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QANTAS: Classic Plus Rewards. Rumoured changes to the Qantas frequent flyer scheme

QANTAS: Classic Plus Rewards. Rumoured changes to the Qantas frequent flyer scheme

Changes to the Qantas Frequent Flyer Scheme are only months away, according to an article in the AFR. Classic Plus is likely the name of the new scheme that will see points valued at 1¢ per dollar for use in redeeming airfares. New CEO Vanessa Hudson flagged changes to the scheme at the interim results announcement in February 2024. She promised that changes would help assuage the disquiet amongst Frequent Flyer scheme members about the scarcity of classic reward seats particularly.

This innovation comes as part of the changes to the frequent flyer scheme to meet the demand for more opportunities for members to use their collected points for airfares. The biggest shake-up of its loyalty program in years, it may allow customers to book a greater number of flights using fewer Frequent Flyer points.

According to the paper, unauthorised sources confirm that the conversion rate of 1¢ per dollar will be for economy fares, and there will be a more generous ‘exchange rate’ for premium classes.

At the base rate, an AU$100 fare would require 10,000 points. The Classic Plus redemptions are further predicted to be priced at sale fare rates. It is unclear as yet whether this will only apply when there are sale fares for cash available.

a glass door in a building
The Marc Newson designed hexagonal etching on the entrance to the Qantas First Lounge, Sydney [Schuetx/2PAXfly]

Current redemptions – Classic, Points Plus Pay and upgrades

There are five ways to redeem your points for Qantas and their partners’ airfares.

The first and best value is to redeem using Classic Rewards, which requires a set number of points according to route and class of travel. The problem with these is that they are hard to find, especially in Business, Premium Economy and First Class cabins. Classic Rewards are shown first to Chairman’s Lounge members, then Platinum Ones, then Platinums and then on to lower-status frequent flyers.

The second way is to use points, but not as Classic Rewards. Here, points are a substitute for cash and are valued at around .7¢ per dollar. That is less value than is being touted for the new Classic Plus redemptions value of 1¢ per dollar.

The third way is an extension of this non-Classic Rewards form of redemption. It is called Points plus Pay, where you can use a portion of points plus some cash to pay for the fare. Again, this is not as good value as Classic Rewards.

a bowl of soup with chopsticks
Signature Crayfish Laksa. Very satisfying, but could have been even more spicy [Schuetz/2PAXfly]


Next, there are two types of Upgrades you can request. One is just using points to upgrade from, say, Economy to Business Class. The number of points is set according to what class you upgrade from and to but it is not guaranteed. Your request for an upgrade is placed in a queue. Rewards are awarded based on your Frequent Flyer status, where in the queue you are, and the date of request.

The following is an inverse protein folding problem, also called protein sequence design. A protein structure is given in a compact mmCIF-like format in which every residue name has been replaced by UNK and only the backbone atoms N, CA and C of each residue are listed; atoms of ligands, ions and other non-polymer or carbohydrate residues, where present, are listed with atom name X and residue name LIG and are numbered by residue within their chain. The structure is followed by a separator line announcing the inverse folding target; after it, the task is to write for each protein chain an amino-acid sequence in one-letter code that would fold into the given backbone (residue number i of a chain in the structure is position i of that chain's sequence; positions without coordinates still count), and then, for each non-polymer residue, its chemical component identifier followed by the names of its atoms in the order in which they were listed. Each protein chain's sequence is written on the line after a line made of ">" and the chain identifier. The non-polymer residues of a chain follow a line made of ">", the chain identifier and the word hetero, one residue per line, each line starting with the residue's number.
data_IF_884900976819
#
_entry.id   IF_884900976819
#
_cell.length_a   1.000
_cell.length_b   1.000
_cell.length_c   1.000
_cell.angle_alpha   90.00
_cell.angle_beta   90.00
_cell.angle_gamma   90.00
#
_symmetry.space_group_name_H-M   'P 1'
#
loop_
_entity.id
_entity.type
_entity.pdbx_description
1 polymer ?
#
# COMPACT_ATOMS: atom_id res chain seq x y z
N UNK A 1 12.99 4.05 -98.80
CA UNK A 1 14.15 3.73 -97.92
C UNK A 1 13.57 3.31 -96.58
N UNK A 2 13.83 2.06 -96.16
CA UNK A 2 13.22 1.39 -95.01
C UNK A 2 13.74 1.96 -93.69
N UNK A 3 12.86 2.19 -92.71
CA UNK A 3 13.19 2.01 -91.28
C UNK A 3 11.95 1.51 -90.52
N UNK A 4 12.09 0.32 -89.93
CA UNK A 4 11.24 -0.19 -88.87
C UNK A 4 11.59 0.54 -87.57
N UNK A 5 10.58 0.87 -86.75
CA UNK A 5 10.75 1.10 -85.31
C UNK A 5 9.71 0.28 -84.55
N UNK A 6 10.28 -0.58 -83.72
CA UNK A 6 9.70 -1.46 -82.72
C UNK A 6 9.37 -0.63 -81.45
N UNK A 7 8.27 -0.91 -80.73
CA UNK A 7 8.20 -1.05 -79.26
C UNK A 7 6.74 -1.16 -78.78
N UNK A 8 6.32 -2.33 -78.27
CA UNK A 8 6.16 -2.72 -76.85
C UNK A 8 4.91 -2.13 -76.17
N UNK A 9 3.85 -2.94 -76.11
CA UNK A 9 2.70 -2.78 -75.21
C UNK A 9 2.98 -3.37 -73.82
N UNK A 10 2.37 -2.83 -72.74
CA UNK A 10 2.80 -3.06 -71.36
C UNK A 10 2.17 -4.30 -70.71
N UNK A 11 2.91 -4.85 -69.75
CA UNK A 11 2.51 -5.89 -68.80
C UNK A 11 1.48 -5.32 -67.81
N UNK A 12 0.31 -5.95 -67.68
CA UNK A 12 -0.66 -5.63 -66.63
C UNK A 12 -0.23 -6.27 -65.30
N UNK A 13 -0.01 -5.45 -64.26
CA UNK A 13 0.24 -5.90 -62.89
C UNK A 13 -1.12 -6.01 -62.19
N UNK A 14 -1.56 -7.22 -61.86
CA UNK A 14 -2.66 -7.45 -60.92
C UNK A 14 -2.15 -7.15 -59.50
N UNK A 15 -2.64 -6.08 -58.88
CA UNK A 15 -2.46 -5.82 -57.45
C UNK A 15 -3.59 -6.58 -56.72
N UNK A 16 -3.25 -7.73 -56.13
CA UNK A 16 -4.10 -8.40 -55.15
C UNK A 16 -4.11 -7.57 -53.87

Chairman’s Club members have the first priority on Classic Rewards and upgrades. Next is Platinum One, Platinum, Gold, and then Silver. Although once possible, it is now very rare that anyone without Gold or above status will be successful with a points upgrade.

Finally, you can bid for an upgrade using points and cash. Essentially you are making a bet against any other bidders that you will offer either more cash and/or more points. This is not a great use of points, and these upgrades are processed last, so your chances of success on popular routes is very low.

a plane with seats and a monitor
Qantas A330 Business Class cabin interior [Schuetz/2Paxfly]

The biggest scheme

Qantas has the largest loyalty scheme in the country, with 15.2 million members last year, an increase of over a million from 2022. But members are unhappy, having held their points through COVID, and now feel they have nowhere to redeem them for airfares.

The issue is the available Classic Rewards have not kept up with the increase in members. According to Jefferies Equities, the number of Qantas Frequent Flyer members has increased by 76.7 % since 2012. But the number of Classic Reward Seats available has only risen by ~20% from 4 million to some 5 million. That explains the dissatisfaction. Qantas is not considering increasing the Classic Rewards seats available as part of the changes.

a close-up of a plane
Business Class interior of Qantas A220 aircraft. 10 seats, six 2-2 one side, and four the other [Qantas]

2PAXfly Takeout

Qantas is a very canny operator in the frequent flyer area. You don’t get to build the largest scheme in the country without some serious smarts. The issue is that Qantas always focuses on the success of any innovation for itself,not for its customers. In this instance, it needs to find a way of rewarding its customers by delivering on their demonstrated loyalty.

The most straightforward thing would be to release more premium reward seats at popular times. They could do that 353 days out as they do now for their premium flyers, or they could release them at other times to delight their faithful flyers.

Qantas needs to find a way of doing that, so it won’t cost too much to their bottom line. According to the AFR article, they are already having a hard time convincing investors that their profit projections are feasible. And then, there are all the other challenges they are facing. That includes supply chain issues, a shortage of aircraft, delays in deliveries, and a huge capital bill for new aircraft that will need to be serviced.

Bring on the announcement.

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